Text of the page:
Some steps which may help you to write an effective email

1. Always approach with a right pitch

apporach with right pitchWhen a customer looking for a project shares a requirement then he expects a world-class solution from service providers. So, your first email should emphasize on the solutions to the problem without raising too many questions to the customers.

2. Simplify Your Solution

simplify your solutionsKeep your solutions as simple as possible as you cannot have any idea about the customers without having a prior discussion with them. It is important to know how interactive and technically strong your customer is. Therefore, it becomes prerequisite to have a deep conversation with the audience so that he/she will able to understand your points and solution provided.

3. Explain Why You

why youDon’t forget to express yourself and your company in your first email and also keep in mind that your text will not be lengthy.The customers should be able to know who you are at first glance with reasons to select you among several other service providers.

4. Don’t forget to ask

have questionsYou should include some reasonable questions in your email to engage your customers in that conversation. Also, try to find your customer on social media if possible and share your availability as per his/her time zone to ask for a meeting.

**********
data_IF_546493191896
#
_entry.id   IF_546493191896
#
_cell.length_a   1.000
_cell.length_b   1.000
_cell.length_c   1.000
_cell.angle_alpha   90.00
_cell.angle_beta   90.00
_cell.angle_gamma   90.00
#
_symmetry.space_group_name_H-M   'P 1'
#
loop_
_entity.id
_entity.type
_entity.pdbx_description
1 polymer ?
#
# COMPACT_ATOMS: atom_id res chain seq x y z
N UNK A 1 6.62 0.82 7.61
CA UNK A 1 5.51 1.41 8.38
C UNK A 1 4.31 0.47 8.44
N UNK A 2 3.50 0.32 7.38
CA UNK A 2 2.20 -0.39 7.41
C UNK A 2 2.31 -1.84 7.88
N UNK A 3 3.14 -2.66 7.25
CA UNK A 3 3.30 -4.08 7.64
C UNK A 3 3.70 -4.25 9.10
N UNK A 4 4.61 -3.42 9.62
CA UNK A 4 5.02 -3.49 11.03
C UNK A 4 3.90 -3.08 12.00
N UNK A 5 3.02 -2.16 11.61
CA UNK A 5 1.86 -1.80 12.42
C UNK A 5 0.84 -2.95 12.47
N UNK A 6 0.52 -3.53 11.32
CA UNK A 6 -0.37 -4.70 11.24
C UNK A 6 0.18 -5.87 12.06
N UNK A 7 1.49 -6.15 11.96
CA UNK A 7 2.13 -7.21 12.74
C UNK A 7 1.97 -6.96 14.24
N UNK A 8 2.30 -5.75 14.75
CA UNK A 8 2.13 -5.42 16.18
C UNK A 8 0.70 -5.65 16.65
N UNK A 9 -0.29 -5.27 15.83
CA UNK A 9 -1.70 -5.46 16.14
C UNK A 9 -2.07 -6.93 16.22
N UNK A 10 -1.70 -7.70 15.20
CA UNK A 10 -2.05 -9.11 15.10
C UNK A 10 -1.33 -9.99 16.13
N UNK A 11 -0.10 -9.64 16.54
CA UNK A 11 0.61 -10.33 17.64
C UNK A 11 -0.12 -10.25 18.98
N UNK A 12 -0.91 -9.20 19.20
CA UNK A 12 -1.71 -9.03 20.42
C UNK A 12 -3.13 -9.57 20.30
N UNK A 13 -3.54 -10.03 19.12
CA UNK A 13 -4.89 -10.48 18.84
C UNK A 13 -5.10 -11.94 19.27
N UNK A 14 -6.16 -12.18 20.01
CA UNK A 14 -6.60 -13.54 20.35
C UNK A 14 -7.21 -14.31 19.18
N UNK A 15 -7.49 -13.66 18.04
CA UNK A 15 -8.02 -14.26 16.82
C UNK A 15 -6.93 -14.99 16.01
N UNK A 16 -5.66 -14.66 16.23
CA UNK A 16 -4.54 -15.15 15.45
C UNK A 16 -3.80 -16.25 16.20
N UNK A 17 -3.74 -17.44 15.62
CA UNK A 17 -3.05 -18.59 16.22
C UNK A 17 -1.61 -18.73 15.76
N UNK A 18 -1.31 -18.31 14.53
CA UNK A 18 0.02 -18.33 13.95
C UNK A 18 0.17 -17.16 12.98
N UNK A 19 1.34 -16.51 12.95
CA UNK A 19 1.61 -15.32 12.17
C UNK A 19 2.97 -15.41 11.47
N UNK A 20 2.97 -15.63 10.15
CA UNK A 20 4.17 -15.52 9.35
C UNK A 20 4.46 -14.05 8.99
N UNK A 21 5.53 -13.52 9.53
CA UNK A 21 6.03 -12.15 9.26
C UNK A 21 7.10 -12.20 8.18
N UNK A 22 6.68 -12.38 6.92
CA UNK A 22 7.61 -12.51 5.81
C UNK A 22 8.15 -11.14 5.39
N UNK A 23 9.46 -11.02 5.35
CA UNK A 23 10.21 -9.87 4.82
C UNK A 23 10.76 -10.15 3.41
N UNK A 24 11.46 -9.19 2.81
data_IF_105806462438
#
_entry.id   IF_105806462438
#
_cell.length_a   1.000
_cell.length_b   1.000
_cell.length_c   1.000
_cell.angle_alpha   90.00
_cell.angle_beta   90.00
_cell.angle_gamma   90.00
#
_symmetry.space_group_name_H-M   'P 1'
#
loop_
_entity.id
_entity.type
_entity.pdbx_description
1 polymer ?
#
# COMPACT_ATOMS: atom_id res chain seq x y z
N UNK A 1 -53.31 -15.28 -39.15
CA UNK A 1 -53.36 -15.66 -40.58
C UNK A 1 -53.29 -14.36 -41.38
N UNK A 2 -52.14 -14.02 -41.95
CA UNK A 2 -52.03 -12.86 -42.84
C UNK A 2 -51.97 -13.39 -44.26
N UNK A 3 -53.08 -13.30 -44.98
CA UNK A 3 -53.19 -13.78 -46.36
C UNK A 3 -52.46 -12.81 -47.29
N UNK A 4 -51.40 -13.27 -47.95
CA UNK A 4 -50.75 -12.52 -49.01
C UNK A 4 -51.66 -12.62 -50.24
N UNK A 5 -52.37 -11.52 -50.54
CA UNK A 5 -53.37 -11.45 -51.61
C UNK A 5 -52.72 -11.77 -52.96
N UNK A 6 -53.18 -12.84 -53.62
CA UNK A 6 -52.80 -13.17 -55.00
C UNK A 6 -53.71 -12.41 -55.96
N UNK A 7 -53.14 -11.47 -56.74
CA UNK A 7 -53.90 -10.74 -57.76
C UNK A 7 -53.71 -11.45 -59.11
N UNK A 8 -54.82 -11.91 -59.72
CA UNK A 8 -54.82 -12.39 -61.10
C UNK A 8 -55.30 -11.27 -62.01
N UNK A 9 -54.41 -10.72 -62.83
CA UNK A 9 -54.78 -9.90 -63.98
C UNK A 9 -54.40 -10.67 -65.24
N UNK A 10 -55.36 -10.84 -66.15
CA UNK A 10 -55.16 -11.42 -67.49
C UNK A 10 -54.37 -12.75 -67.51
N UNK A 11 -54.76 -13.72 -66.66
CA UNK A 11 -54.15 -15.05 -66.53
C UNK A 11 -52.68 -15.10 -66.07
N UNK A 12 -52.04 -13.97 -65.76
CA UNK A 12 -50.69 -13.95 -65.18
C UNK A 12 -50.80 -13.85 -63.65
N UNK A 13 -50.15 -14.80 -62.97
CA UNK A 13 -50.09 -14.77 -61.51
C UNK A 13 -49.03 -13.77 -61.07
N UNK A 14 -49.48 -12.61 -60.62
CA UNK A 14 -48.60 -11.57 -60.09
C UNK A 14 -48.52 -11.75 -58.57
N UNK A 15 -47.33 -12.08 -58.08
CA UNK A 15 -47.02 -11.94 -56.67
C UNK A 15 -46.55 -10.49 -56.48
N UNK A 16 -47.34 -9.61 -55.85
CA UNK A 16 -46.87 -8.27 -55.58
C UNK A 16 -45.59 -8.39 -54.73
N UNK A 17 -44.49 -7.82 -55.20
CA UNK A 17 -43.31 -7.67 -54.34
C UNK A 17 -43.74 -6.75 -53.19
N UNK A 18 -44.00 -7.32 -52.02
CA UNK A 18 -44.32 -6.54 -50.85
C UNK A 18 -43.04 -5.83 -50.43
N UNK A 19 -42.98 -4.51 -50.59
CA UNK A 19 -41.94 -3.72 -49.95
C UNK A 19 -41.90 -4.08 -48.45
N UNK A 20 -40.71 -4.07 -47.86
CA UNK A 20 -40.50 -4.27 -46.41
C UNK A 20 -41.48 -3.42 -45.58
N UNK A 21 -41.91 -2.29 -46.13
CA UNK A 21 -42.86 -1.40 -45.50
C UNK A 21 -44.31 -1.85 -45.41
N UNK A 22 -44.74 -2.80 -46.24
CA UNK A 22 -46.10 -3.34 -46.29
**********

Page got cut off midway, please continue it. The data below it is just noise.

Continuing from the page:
5. Be Prepared

be preparedIf your customer has scheduled a call with you then be prepared with your points that you are going to ask throughout the conference. Listen carefully at first and if you get your answers meanwhile the client explains the project then don’t repeat your questions. After the call, create a MOM to be sure that you and your client both are on the same page.

Conclusion

If you’re getting a high volume of leads that are not getting converted into sales then it may lay down your confidence level.

The volume of email we send can sometimes diminish our motivation to write an effective business email. Consider above-defined steps while preparing an email and write it in a way that that it remains concise yet clear to convey the information and request to the reader.

Your customer and mailbox of reader both will appreciate it later!

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Richard Parker

The above blog post is written by Richard Parker, one of the skilled professionals & competent Business Development Manager at MobileCoderz Technologies. Being an enthusiastic & creative tech geek, he loves writing informative content to share his knowledge on interesting topics.